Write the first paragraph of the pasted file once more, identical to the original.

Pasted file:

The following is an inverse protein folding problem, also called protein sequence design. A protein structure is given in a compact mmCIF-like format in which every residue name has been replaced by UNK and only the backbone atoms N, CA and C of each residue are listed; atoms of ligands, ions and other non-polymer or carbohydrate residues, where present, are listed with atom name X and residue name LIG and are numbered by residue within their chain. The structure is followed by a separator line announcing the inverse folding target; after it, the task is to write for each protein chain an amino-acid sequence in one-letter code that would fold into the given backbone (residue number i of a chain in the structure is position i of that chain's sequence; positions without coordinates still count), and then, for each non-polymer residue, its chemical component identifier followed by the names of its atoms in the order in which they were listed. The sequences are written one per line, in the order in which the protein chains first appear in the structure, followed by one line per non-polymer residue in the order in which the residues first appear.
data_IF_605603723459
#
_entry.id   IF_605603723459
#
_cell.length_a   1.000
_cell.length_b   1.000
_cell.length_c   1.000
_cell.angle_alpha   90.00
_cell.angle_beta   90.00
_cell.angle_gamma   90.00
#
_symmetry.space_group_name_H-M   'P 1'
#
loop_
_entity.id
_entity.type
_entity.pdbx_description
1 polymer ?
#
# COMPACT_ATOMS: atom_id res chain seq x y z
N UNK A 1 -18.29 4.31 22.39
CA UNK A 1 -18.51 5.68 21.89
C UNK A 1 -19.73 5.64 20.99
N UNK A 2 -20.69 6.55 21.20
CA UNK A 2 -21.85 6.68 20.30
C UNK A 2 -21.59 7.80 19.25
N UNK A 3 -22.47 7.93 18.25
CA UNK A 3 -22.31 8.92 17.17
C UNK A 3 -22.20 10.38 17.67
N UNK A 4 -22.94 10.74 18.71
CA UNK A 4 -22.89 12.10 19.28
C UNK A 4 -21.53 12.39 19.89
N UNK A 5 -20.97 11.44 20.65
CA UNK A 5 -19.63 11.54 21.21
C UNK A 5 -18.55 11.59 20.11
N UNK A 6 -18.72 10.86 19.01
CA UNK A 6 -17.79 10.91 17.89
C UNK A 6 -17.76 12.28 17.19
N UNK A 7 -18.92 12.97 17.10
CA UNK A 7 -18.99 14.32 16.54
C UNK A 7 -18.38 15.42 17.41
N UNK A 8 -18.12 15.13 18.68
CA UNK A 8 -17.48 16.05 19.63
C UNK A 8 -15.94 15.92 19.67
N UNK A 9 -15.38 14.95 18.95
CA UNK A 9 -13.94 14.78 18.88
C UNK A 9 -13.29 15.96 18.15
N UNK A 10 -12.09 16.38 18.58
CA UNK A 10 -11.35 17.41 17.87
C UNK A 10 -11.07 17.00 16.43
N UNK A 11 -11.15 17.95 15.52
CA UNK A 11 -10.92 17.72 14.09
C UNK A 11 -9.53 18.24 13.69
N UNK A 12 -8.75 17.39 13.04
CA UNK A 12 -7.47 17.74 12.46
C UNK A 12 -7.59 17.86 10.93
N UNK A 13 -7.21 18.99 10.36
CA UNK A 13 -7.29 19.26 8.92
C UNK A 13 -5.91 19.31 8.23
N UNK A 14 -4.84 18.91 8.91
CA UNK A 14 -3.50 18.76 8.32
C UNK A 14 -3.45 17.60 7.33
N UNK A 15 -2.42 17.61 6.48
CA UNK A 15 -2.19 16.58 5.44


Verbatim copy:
The following is an inverse protein folding problem, also called protein sequence design. A protein structure is given in a compact mmCIF-like format in which every residue name has been replaced by UNK and only the backbone atoms N, CA and C of each residue are listed; atoms of ligands, ions and other non-polymer or carbohydrate residues, where present, are listed with atom name X and residue name LIG and are numbered by residue within their chain. The structure is followed by a separator line announcing the inverse folding target; after it, the task is to write for each protein chain an amino-acid sequence in one-letter code that would fold into the given backbone (residue number i of a chain in the structure is position i of that chain's sequence; positions without coordinates still count), and then, for each non-polymer residue, its chemical component identifier followed by the names of its atoms in the order in which they were listed. The sequences are written one per line, in the order in which the protein chains first appear in the structure, followed by one line per non-polymer residue in the order in which the residues first appear.